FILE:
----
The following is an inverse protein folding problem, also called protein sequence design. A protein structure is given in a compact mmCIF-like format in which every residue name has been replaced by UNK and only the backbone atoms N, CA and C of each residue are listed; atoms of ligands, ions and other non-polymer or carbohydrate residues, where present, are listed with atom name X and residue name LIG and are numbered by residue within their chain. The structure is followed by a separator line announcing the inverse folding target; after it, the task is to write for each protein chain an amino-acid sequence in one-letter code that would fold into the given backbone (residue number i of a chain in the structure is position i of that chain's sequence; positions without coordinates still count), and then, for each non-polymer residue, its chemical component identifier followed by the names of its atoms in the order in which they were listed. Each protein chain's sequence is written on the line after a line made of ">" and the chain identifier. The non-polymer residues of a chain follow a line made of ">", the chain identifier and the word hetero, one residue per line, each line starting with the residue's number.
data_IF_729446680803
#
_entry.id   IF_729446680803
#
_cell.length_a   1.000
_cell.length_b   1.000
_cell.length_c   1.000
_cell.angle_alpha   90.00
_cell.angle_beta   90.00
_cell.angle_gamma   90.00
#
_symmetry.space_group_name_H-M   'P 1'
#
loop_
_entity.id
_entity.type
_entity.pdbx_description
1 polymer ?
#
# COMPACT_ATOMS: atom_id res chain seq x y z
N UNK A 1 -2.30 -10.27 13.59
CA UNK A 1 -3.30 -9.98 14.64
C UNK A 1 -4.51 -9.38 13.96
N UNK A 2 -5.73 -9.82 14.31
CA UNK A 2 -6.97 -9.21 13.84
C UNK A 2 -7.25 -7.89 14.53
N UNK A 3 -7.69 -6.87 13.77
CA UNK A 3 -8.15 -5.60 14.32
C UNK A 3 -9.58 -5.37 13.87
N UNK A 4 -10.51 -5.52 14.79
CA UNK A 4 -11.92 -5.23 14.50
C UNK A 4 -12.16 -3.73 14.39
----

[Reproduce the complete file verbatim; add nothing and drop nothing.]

The following is an inverse protein folding problem, also called protein sequence design. A protein structure is given in a compact mmCIF-like format in which every residue name has been replaced by UNK and only the backbone atoms N, CA and C of each residue are listed; atoms of ligands, ions and other non-polymer or carbohydrate residues, where present, are listed with atom name X and residue name LIG and are numbered by residue within their chain. The structure is followed by a separator line announcing the inverse folding target; after it, the task is to write for each protein chain an amino-acid sequence in one-letter code that would fold into the given backbone (residue number i of a chain in the structure is position i of that chain's sequence; positions without coordinates still count), and then, for each non-polymer residue, its chemical component identifier followed by the names of its atoms in the order in which they were listed. Each protein chain's sequence is written on the line after a line made of ">" and the chain identifier. The non-polymer residues of a chain follow a line made of ">", the chain identifier and the word hetero, one residue per line, each line starting with the residue's number.
data_IF_729446680803
#
_entry.id   IF_729446680803
#
_cell.length_a   1.000
_cell.length_b   1.000
_cell.length_c   1.000
_cell.angle_alpha   90.00
_cell.angle_beta   90.00
_cell.angle_gamma   90.00
#
_symmetry.space_group_name_H-M   'P 1'
#
loop_
_entity.id
_entity.type
_entity.pdbx_description
1 polymer ?
#
# COMPACT_ATOMS: atom_id res chain seq x y z
N UNK A 1 -2.30 -10.27 13.59
CA UNK A 1 -3.30 -9.98 14.64
C UNK A 1 -4.51 -9.38 13.96
N UNK A 2 -5.73 -9.82 14.31
CA UNK A 2 -6.97 -9.21 13.84
C UNK A 2 -7.25 -7.89 14.53
N UNK A 3 -7.69 -6.87 13.77
CA UNK A 3 -8.15 -5.60 14.32
C UNK A 3 -9.58 -5.37 13.87
N UNK A 4 -10.51 -5.52 14.79
CA UNK A 4 -11.92 -5.23 14.50
C UNK A 4 -12.16 -3.73 14.39